William T. Horton is an artist little know these days. His work is stark, yet full of expressiveness and intensity. The Public Domain has an excellent article up, with many images. Just a few more here. Click all for full size.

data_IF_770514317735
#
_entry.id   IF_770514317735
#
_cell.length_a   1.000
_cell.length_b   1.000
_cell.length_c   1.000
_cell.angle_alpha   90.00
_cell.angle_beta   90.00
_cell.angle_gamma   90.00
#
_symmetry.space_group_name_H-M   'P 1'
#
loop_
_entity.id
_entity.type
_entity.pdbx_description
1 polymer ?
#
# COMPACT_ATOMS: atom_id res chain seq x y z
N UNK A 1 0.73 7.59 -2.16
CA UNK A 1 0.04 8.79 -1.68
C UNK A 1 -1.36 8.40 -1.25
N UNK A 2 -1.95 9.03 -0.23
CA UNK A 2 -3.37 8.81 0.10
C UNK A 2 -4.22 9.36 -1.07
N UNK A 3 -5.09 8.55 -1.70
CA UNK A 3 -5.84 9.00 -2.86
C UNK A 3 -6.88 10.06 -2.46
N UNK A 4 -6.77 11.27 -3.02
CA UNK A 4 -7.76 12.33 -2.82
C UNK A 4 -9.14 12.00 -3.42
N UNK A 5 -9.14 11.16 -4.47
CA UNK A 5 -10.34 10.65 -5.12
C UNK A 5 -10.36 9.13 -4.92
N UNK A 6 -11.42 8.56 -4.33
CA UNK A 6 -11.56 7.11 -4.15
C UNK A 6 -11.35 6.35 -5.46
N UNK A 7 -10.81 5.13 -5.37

The publisher Leonard Smithers (1861–1907) launched, bankrolled or otherwise helped the careers of an impressive variety of names: Richard Burton, Aubrey Beardsley, Aleister Crowley, Ernest Dowson, Oscar Wilde, W. B. Yeats, and Max Beerbohm were all referred to as “Smithers People” at one time or another. He drew to his circle the most eccentric and interesting characters of the era and in 1896 launched the arts and literary magazine the Savoy to showcase many of them. Aubrey Beardsley was made art editor while Arthur Symons was placed at the editorial helm. While not entirely a “Decadent” outfit (it also published George Bernard Shaw and Joseph Conrad), the magazine became a lightning rod for the curious and in it, as Bernard Muddiman wrote, “the abnormal, the bizarre, found their true home”1. It also launched the career of an illustrator and mystic named William T. Horton. Arguably one of the most fascinating and most unusual of all the “Smithers People”, he published very little work and remains almost completely unknown today.